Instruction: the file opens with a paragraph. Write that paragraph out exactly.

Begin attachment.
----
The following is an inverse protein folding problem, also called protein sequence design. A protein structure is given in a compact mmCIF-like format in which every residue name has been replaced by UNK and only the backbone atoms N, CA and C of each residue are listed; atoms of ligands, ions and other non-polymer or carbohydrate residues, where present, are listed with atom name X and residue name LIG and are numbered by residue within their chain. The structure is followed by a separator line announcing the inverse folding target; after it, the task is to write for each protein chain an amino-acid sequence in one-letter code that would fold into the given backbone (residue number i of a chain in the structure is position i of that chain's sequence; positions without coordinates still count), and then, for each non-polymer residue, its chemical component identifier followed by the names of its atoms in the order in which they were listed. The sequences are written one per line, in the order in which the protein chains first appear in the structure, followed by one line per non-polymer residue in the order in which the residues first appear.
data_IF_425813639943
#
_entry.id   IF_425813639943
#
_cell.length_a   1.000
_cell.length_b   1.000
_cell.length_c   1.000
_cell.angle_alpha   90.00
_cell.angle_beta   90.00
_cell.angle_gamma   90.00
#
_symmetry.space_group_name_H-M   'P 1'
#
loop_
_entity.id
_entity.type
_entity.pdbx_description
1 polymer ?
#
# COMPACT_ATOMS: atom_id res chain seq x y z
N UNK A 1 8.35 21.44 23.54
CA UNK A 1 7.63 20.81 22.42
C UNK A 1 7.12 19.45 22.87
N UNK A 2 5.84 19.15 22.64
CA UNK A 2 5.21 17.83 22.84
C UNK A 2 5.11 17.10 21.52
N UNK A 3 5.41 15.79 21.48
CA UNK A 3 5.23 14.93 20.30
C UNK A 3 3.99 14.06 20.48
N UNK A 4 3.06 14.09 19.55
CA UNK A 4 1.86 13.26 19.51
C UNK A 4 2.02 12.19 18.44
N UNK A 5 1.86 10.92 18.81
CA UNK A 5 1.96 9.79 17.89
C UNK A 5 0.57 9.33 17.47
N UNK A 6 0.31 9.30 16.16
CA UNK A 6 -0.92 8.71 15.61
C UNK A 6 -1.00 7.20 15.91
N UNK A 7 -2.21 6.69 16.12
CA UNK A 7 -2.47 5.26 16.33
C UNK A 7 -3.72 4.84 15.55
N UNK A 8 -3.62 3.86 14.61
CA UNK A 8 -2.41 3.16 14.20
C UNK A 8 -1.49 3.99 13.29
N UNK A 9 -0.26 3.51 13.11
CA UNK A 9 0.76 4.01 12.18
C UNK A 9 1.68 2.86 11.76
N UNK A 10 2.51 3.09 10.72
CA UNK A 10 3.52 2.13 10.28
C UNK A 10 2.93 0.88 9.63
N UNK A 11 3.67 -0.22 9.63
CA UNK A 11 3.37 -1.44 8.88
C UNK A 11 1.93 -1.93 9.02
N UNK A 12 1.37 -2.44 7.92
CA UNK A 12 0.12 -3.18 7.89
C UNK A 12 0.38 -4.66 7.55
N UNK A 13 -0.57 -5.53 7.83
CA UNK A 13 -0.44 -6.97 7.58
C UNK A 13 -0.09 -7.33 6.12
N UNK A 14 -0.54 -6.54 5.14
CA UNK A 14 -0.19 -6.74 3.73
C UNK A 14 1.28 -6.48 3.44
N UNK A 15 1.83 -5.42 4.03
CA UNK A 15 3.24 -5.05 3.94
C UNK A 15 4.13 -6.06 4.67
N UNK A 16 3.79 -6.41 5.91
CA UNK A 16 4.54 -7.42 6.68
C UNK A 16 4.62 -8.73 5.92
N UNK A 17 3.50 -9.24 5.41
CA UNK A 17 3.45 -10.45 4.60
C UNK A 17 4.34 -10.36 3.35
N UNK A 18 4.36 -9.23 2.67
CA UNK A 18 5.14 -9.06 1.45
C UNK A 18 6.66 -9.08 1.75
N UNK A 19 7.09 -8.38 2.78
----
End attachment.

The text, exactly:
The following is an inverse protein folding problem, also called protein sequence design. A protein structure is given in a compact mmCIF-like format in which every residue name has been replaced by UNK and only the backbone atoms N, CA and C of each residue are listed; atoms of ligands, ions and other non-polymer or carbohydrate residues, where present, are listed with atom name X and residue name LIG and are numbered by residue within their chain. The structure is followed by a separator line announcing the inverse folding target; after it, the task is to write for each protein chain an amino-acid sequence in one-letter code that would fold into the given backbone (residue number i of a chain in the structure is position i of that chain's sequence; positions without coordinates still count), and then, for each non-polymer residue, its chemical component identifier followed by the names of its atoms in the order in which they were listed. The sequences are written one per line, in the order in which the protein chains first appear in the structure, followed by one line per non-polymer residue in the order in which the residues first appear.